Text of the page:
Relationship between Subjective Evaluation of Maternal Sense of Coherence and Infant Motor Development
Research background. Depressive mothers are less interested in the development of the infant and therefore have less knowledge about infant’s development. It can affect mother’s attitude towards the infant. Many sources state that a poor sense of coherence (SOC) is associated with increased stress, also SOC is one of the risk factors for depression. So, there is possibility that mother’s SOC can affect motor development of infant.
The aim of the study was to evaluate relationship between subjective evaluation of maternal sense of coherence and infant motor development.
Research methods. Forty-one mothers were surveyed by five questionnaires: sociodemographic block, Sense of Coherence Scale, Coherence with a baby scale, Daily hassles scale, and Alberta Infant Motor Scale, which was modified into a questionnaire to allow mothers independently evaluate their baby’s motor development.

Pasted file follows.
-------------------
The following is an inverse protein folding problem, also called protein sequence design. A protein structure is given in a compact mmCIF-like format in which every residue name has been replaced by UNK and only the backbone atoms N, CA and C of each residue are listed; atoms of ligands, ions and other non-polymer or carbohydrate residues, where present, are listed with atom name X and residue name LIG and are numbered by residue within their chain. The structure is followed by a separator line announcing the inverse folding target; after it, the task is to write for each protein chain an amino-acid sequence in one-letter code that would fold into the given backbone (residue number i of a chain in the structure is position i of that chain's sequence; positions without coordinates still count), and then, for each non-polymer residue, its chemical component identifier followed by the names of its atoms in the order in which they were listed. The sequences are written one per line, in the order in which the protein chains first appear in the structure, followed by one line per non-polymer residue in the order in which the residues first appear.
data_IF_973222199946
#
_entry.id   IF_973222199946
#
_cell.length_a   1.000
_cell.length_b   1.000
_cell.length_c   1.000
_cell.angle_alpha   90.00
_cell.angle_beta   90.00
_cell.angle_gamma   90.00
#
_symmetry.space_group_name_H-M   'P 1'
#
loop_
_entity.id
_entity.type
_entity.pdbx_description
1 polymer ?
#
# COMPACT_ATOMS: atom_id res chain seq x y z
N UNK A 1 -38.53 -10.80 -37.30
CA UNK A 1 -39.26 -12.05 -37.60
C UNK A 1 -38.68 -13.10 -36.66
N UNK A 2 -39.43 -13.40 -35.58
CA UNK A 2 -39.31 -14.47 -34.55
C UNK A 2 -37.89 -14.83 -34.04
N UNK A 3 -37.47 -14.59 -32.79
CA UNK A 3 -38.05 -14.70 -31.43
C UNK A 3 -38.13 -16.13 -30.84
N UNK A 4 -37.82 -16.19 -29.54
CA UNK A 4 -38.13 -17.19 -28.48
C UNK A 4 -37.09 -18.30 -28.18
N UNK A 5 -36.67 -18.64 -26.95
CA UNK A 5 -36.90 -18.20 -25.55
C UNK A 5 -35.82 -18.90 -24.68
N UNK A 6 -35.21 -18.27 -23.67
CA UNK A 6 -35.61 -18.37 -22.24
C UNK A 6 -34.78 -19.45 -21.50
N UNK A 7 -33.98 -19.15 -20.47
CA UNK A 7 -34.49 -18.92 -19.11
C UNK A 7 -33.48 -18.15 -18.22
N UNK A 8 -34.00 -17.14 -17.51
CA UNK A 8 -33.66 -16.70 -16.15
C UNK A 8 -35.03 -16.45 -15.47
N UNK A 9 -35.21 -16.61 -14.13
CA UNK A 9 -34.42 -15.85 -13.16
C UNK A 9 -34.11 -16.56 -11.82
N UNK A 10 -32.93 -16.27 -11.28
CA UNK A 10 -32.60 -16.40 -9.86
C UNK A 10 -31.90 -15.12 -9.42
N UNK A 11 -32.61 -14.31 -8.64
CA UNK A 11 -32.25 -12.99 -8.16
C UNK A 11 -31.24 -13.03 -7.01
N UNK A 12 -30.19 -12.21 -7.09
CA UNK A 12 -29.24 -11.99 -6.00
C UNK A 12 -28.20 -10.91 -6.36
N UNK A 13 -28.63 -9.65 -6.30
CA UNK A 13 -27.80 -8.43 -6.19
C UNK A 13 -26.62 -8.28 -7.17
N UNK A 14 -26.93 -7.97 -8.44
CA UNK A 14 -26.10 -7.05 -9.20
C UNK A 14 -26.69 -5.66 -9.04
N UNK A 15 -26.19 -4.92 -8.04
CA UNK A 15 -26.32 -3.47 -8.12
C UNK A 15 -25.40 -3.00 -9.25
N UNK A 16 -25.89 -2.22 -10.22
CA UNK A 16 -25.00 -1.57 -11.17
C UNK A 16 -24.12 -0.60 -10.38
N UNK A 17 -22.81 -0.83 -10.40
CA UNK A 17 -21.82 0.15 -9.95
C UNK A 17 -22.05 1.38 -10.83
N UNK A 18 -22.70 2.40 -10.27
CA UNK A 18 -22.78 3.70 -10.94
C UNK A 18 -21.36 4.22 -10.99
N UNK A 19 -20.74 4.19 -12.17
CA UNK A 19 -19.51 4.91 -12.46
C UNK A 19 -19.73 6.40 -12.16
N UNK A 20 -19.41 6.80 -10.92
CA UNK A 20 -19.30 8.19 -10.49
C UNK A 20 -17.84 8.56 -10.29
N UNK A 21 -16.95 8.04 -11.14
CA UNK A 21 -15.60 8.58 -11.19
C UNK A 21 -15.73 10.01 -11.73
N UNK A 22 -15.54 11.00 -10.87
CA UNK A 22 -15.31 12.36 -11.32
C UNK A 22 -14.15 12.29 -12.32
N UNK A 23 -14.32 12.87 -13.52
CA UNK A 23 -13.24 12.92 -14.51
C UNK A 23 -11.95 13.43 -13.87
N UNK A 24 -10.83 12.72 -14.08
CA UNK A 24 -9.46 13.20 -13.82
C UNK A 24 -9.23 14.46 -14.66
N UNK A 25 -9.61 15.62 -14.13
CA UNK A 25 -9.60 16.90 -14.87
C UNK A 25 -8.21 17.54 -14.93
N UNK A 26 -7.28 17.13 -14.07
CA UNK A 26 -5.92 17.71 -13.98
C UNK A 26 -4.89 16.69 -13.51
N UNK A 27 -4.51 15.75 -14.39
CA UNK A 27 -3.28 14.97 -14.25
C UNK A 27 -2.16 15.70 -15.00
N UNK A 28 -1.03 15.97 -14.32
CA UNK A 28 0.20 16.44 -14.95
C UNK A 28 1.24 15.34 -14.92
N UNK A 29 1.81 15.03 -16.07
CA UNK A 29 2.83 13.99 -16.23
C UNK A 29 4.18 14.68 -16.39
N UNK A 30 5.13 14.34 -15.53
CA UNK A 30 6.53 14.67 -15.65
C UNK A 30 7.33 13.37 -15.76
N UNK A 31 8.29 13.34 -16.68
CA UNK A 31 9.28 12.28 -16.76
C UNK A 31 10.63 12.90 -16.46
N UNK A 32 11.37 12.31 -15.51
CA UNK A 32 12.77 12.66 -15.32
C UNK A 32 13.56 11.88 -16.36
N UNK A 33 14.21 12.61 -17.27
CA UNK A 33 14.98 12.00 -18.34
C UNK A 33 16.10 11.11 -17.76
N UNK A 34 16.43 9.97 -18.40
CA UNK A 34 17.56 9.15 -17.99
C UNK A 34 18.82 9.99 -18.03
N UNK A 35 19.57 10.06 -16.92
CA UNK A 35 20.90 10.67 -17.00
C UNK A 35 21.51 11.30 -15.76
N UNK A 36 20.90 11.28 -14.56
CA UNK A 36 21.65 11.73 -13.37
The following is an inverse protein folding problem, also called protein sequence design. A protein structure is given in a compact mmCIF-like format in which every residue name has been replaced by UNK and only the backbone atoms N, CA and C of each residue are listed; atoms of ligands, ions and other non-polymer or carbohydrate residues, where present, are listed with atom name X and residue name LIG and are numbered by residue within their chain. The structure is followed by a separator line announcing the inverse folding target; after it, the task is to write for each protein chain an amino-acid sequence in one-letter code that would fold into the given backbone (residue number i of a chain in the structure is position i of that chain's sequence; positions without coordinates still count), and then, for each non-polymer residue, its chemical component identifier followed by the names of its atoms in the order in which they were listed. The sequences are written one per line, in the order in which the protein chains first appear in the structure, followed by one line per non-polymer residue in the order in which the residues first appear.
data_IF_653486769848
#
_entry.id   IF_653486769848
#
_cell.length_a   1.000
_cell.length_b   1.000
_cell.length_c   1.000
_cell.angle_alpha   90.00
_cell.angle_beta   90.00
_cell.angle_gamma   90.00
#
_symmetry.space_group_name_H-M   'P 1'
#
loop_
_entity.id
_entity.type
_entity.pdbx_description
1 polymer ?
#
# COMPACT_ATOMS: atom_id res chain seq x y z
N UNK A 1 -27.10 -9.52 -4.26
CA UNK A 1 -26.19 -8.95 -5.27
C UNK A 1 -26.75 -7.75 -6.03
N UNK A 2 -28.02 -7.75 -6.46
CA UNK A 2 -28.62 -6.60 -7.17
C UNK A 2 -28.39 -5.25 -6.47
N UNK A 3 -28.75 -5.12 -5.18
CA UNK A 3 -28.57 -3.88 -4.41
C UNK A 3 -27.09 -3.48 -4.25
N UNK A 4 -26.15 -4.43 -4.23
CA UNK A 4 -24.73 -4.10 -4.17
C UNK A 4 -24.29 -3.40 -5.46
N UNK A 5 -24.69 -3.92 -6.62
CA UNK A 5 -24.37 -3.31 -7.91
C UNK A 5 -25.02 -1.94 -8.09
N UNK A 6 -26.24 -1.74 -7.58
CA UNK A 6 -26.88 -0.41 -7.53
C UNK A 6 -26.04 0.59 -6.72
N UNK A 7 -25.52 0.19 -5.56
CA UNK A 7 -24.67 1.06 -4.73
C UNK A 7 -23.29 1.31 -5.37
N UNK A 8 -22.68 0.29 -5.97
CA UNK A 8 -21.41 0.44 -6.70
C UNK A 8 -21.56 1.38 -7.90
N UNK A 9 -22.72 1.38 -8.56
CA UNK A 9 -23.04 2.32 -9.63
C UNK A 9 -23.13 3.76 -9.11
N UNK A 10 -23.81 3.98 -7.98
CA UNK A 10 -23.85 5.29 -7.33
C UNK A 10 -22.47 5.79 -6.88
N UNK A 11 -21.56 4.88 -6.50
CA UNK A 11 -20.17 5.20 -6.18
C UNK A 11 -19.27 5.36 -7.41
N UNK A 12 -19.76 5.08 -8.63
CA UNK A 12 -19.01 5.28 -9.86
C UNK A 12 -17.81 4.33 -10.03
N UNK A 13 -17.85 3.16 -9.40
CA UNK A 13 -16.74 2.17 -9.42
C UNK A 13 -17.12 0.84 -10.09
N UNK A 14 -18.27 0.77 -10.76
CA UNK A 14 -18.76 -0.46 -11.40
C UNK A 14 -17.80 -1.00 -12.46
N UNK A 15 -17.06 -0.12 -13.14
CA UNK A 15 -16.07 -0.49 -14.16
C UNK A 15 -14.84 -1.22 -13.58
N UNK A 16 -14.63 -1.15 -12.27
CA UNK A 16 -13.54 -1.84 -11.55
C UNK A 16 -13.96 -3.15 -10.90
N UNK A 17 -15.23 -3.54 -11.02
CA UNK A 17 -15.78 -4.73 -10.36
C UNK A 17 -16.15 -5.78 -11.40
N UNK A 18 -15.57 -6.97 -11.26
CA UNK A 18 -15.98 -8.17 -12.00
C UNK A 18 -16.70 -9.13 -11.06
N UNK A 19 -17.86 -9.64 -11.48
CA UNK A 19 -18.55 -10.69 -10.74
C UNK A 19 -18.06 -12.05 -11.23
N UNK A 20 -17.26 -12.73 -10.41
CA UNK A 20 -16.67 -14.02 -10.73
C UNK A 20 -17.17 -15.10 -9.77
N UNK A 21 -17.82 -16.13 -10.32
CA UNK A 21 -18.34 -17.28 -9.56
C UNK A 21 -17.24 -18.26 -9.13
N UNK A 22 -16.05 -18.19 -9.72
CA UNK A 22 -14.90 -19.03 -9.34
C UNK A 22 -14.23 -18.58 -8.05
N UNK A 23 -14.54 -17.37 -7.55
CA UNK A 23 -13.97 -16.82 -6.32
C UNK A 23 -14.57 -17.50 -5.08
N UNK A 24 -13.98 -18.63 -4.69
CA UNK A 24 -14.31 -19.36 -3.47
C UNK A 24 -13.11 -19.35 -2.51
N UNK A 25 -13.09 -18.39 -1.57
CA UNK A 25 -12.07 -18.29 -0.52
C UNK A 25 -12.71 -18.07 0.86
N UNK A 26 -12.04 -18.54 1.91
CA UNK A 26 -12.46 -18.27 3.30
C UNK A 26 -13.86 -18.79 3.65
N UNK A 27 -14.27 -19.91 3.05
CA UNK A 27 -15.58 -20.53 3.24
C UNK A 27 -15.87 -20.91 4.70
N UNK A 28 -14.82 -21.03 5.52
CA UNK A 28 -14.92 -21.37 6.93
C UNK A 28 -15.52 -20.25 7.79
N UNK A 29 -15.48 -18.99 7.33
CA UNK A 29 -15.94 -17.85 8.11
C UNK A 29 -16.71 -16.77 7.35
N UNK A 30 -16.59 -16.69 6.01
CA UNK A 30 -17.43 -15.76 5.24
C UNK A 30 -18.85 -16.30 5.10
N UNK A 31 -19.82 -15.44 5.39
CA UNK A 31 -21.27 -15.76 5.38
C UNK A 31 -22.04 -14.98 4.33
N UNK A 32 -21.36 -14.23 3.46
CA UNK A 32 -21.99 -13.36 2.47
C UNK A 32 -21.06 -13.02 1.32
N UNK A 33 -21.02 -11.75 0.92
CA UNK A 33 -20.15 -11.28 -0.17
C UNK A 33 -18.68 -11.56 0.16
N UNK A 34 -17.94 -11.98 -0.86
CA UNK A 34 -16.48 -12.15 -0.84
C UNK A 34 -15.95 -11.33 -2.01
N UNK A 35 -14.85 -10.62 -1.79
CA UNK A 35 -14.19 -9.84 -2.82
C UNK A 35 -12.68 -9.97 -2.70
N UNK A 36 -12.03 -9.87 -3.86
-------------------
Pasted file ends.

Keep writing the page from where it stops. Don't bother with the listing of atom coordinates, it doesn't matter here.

Research results. According to the study, mothers under severe stress had a statistically significant lower mean score of SOC (44.9 ± 7.89) compared to mothers who did not experience severe stress (49.9 ± 4.61) (p = 0.01). A strong correlation was observed between maternal sense of coherence and coherence with the baby (r = 0.72; p = 0.003). Subjective evaluation of infants’ motor development done by their mothers did not depend on the Sense of Coherence (r = 0.13; p = 0.14). There was no significant relationship between motor development of infants and maternal Sense of Coherence (r = 0.03; p = 0.40).
Conclusion. Mothers with a strong sense of coherence also had strong coherence with the infant. Maternal Sense of Coherence had no statistically significant relationship with the baby’s motor development.
Keywords: Sense of coherence, mother’s coherence with infant, postpartum depression, motor development.
How to Cite
Copyright (c) 2021 Author(s). Published by Lithuanian Sports University.
This work is licensed under a Creative Commons Attribution 4.0 International License.